At 250km’s my feet always start to cramp, every time. During LEL the palms of my hands were rubbed raw by contact with the bars. For LEJOG, I stopped using mits and the problem went away completely. Multiple long days during LEL, did unspeakable damage to important places that cannot be mentioned in polite company. Since then, a different set up (tubeless good/clinchers bad), the best long distance bib shorts and copious amounts of chammy cream have resolved all those issues.  The initial long training rides were all learning experiences. I tested different set-ups on the bike, even different bikes, before I decided which one to use. I worked out the nutrition that was best for me and the best clothing.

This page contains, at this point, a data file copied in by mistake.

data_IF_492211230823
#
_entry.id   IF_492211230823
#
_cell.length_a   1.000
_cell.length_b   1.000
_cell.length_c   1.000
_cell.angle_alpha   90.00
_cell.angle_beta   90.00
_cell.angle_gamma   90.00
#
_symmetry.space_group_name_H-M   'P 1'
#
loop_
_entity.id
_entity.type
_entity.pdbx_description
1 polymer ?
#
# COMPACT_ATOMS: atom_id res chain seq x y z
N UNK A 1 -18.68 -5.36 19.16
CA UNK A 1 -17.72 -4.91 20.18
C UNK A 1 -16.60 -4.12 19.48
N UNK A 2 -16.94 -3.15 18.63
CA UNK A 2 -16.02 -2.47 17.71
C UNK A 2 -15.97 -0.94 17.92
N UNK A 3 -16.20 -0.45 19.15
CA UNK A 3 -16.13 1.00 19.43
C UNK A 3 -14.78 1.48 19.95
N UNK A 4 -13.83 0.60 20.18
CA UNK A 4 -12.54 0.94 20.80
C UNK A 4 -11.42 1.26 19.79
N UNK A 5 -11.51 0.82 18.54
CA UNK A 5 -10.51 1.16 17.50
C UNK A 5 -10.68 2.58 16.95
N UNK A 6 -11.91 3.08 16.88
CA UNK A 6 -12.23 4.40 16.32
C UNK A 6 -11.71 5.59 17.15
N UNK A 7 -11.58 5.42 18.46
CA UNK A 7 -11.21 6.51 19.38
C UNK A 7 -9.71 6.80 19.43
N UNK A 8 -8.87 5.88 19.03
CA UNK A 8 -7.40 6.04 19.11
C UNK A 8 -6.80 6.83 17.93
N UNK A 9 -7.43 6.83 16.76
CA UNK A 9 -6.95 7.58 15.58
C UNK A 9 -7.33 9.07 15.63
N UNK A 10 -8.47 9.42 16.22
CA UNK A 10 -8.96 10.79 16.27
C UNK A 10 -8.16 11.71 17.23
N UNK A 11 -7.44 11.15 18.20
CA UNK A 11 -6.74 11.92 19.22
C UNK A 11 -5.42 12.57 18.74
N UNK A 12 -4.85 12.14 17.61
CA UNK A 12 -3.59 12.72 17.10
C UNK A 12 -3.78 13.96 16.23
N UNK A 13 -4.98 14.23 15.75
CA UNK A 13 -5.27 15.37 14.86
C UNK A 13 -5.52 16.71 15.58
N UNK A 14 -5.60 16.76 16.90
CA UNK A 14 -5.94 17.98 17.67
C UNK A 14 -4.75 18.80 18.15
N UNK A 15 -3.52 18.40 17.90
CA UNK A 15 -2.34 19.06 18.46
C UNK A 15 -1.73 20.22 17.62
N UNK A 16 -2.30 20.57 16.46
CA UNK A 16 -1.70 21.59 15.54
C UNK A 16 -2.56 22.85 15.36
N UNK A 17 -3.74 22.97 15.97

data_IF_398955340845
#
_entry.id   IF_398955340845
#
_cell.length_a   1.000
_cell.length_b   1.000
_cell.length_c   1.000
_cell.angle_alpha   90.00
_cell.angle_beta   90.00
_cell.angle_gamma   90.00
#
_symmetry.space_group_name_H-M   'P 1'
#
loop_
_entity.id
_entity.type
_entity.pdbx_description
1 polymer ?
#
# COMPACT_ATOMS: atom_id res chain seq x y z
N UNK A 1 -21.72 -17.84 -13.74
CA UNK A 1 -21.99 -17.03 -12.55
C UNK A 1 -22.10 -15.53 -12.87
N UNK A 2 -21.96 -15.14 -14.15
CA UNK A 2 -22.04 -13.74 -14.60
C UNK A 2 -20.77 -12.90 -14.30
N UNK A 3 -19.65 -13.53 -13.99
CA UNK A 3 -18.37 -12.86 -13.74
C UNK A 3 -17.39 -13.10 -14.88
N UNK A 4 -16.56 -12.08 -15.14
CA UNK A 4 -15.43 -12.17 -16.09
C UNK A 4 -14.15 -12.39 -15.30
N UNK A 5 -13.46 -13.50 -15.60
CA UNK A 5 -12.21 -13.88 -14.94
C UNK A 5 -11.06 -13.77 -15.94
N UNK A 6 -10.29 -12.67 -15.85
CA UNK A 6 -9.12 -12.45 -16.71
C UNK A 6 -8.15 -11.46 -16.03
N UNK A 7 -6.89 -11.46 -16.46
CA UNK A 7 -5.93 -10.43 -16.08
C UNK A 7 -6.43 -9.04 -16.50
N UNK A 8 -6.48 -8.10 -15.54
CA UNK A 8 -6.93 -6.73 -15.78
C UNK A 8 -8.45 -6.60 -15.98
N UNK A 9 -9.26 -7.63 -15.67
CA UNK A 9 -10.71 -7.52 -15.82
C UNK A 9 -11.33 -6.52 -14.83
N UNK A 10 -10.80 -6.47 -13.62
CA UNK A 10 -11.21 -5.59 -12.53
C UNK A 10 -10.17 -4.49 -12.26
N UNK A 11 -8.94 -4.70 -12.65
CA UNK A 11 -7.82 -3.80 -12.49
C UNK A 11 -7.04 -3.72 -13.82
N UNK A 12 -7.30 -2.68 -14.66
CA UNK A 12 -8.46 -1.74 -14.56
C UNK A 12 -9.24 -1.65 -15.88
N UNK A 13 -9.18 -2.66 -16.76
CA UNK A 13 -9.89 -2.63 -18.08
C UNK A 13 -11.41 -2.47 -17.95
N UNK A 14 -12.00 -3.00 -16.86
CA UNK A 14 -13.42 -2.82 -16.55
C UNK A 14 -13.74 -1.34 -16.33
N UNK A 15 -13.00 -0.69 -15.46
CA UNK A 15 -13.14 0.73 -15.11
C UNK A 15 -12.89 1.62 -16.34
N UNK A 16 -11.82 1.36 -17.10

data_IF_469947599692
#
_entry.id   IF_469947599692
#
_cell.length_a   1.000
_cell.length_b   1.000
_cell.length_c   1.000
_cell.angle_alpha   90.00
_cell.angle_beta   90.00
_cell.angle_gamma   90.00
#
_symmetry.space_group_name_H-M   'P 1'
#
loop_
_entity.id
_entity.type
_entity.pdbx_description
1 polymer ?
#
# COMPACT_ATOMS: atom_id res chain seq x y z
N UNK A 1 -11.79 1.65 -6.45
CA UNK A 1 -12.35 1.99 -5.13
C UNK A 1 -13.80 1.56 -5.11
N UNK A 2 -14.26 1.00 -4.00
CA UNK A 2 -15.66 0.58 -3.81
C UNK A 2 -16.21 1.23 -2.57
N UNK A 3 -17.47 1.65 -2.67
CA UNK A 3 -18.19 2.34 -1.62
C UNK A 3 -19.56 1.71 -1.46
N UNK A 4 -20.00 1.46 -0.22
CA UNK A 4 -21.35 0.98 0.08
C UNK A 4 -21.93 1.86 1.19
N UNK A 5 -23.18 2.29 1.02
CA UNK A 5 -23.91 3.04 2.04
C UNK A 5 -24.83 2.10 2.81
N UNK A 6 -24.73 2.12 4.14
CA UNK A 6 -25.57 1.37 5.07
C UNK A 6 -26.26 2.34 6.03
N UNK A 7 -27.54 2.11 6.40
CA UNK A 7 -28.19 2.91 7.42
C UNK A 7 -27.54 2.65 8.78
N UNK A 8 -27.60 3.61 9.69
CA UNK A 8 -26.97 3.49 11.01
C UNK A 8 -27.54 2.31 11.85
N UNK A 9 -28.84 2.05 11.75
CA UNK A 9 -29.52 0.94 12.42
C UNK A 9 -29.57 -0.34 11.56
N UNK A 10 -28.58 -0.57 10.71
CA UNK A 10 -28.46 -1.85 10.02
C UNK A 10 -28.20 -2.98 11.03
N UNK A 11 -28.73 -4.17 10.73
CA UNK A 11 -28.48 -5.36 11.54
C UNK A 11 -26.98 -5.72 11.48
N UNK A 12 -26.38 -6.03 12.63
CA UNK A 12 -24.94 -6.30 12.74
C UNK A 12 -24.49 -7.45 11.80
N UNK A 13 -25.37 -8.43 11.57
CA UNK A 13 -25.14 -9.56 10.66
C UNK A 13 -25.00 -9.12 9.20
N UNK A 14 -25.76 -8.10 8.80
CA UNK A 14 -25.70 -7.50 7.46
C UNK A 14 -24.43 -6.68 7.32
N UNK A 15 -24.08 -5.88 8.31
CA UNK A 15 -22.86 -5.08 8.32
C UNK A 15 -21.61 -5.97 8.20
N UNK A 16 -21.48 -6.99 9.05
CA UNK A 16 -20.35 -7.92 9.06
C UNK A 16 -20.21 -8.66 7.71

Sometimes, I used a 100km lap that brought me back home to refill and fuel. Discipline meant a break of no longer than 10 minutes per lap, as tempting as it was to stop. The power meter became an irrelevance as I rode on feel and to the clock. Getting 300km done in less than 12 hours became my Sunday routine through late June and early July. I also had a few wonderful out and back rides and took the opportunity to ride to places way beyond my normal compass allowing me to test my sketchy navigation skills.

‘Don’t you get bored’, friends asked: No never. Or ‘what do you think about all day?’ asked another. How about: Numbers, distance, legs, food, route, time, speed, legs, feet, hands, backside, legs and that noise my bike is making that was getting harder and harder to ignore. There are also many unexpected pleasures, like an amazing sun rise, mist hanging in hollows, or an absent-minded family of deer, wandering across the road not expecting a cyclist to emerge from the dawn.